The Aliʻi

Aliʻi reenactor placing a cloak on another while a third assists
NPS Photo

Centuries after the first Polynesian voyagers settled in Hawaiʻi, a new wave of Polynesians arrived. Known as the Kānaka Maoli, meaning “the people”, they brought along different ideas and concepts from their culture. The isolated feudalism that had existed previously in the islands was forced to change.

A new and distinct culture began to take shape based on a caste system and a religious structure that provided a strong connection between the people and the land. People were born into specific social classes without the ability to move into another, except in the case of falling into outcast status. Each class within the caste system had assigned duties and responsibilities to the greater society. The classes, in order of social status, were:

  • Aliʻi- the royal class.

  • Kahuna- the priestly class.

  • Makaʻāinana- the commoner class.

  • Kauwā- the outcast class

Aliʻi reenactor with a yellow feathered helmet and cape
NPS Photo/D. Boyle
The aliʻi were the royal class that consisted of higher and lesser chiefs. Chiefs wore a kīpuka (shoulder capes) and a mahiole (helmet) adorned with feathers from native birds, each different in color and design patterns. The distinctive red feathers in the capes came from the ʻiʻiwi and the ʻapapane birds, while the more rare and treasured yellow feathers came from the now extinct ʻōʻō and mamo. It was believed that the longer the capes were, the higher the rank of the aliʻi may be, since they required more of the precious feathers to construct.

Their malo or loincloth would come from the finest kapa made from the bark of the wauke (Broussonetia papyrifera) plants. Lei niho palaoa, a lei of braided human hair and a whale-tooth pendant, adorned their neck. These were all symbols of royalty.

They governed with authority derived from presumed mana, which is supernatural or divine power. With this mana, they had the divine birth right and authority to rule over others. Their mana was based on their parent’s lineage, or how superior their genealogy was compared to other chiefs. All chiefs, however, were believed to be direct links to the spirit world. Their kuleana, or roles and responsibilities, differed dependent on where they stood within the aliʻi ranks. Some were kahuna, or priests, while others were experts in a specific field. Some alʻi even served other, higher ranked aliʻi.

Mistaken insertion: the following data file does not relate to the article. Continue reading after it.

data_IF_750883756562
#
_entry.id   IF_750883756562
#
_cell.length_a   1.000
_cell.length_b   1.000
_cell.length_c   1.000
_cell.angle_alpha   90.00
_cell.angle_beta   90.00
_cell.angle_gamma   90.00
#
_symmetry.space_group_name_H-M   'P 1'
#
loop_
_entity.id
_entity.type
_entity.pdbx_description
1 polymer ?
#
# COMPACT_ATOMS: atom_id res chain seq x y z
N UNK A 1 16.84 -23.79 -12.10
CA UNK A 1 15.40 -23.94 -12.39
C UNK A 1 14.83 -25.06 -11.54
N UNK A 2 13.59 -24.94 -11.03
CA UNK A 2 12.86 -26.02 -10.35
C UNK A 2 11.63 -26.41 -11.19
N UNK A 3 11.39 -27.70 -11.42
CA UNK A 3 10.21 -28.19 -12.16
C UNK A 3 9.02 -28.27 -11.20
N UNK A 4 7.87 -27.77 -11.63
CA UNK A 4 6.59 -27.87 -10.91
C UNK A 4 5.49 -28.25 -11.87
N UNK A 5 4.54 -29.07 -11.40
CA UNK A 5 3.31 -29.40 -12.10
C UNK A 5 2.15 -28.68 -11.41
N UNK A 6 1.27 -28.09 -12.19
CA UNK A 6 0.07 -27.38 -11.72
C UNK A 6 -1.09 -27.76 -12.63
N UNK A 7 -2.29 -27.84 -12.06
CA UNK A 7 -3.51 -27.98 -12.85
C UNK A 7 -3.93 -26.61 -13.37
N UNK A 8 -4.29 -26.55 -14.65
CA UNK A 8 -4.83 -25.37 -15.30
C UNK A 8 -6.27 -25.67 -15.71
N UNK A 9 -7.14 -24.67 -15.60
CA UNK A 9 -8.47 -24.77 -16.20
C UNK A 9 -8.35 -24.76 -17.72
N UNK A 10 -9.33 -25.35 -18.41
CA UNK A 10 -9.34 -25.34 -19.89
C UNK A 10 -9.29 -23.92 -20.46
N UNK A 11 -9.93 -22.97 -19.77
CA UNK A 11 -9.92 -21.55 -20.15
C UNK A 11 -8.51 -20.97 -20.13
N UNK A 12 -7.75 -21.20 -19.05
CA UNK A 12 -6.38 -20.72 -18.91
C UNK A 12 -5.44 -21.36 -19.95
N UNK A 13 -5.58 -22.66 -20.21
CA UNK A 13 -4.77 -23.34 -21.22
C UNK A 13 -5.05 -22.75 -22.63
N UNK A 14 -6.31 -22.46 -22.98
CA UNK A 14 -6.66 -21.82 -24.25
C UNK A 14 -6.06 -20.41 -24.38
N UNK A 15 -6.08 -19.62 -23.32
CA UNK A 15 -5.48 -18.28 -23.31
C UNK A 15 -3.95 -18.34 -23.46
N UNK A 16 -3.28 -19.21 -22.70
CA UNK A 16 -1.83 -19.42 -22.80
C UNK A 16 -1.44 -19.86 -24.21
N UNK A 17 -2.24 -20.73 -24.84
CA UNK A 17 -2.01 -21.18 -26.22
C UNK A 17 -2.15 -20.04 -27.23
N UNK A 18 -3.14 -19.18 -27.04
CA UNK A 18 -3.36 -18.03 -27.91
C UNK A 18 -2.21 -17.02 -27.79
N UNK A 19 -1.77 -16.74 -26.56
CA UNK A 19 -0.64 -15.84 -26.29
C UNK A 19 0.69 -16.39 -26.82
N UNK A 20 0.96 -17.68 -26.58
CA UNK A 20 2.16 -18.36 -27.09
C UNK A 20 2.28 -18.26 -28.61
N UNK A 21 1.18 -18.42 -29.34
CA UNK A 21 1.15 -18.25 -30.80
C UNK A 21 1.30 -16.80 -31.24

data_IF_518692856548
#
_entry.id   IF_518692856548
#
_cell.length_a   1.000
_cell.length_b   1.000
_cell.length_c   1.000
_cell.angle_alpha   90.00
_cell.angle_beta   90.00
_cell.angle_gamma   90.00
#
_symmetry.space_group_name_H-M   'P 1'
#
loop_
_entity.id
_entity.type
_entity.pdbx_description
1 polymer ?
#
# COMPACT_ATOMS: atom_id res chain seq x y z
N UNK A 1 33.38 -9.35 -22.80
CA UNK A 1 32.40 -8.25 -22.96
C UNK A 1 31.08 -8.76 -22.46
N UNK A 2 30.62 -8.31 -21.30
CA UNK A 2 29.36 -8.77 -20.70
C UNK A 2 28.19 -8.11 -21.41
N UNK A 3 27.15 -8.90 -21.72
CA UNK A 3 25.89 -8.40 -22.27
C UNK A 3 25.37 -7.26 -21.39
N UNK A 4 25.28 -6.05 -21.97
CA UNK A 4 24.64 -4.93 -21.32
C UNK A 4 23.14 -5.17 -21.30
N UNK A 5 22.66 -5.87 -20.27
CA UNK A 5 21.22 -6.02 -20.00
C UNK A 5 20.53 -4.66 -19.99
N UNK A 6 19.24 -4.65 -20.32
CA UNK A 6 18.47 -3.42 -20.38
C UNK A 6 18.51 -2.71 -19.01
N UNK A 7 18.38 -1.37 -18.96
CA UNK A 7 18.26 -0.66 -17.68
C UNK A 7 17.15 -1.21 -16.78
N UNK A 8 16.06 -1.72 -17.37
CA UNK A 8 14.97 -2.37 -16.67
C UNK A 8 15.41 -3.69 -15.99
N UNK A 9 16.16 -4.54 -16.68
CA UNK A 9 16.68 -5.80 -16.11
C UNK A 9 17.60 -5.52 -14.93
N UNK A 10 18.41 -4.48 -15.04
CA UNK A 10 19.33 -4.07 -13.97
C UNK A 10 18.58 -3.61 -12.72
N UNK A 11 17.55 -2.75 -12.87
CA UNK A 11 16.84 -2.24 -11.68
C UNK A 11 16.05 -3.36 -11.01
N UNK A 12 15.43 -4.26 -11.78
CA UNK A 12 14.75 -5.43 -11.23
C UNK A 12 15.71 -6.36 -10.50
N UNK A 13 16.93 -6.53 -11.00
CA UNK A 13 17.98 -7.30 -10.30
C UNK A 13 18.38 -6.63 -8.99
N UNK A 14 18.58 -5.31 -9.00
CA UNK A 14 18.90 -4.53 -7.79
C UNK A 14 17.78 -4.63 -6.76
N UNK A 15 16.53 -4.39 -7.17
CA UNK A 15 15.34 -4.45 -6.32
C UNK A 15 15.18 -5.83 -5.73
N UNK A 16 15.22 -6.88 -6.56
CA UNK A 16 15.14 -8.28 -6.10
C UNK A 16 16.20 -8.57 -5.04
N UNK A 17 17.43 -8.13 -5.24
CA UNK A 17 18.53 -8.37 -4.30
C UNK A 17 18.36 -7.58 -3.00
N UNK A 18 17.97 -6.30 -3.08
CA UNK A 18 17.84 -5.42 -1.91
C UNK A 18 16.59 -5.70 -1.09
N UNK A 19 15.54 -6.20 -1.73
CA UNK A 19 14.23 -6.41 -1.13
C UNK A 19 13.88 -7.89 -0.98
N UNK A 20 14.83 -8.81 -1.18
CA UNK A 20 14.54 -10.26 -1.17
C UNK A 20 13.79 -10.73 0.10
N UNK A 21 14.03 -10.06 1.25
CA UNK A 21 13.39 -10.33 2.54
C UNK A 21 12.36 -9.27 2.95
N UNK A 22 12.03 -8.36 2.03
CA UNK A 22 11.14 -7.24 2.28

The aliʻi nui, or highest chiefs were those whose pedigree was genuine - a line that offered a direct path to mana. This mana allowed them to govern the land and the people on those lands. A chief could become aliʻi nui in two different ways: one was to merely be born in the rank, while the other was to outsmart other chiefs during warfare or in negotiations.

This aliʻi nui, reigned over a mokupuni, or island. This was then divided into a moku, or district. A chief called aliʻi ʻai moku governed each moku. Aliʻi ʻai moku then subdivided that moku into several ahupua’a, or districts. This chief was called aliʻi ʻai ahupuaʻa. Then a konohiki (headman of a land-division) supervised the people who lived in each ahupuaʻa. Sometimes the aliʻi ʻai ahupuaʻa or the konohiki were one in the same. They controlled the resources within the land and fishing rights.

The aliʻi class played a vital role in Hawaiian culture. The amo (burden of responsibility) fell on their shoulders. By providing structure, direction, accountability and hope to so many, the aliʻi class lead Hawaiian society for centuries.

Last updated: July 14, 2021

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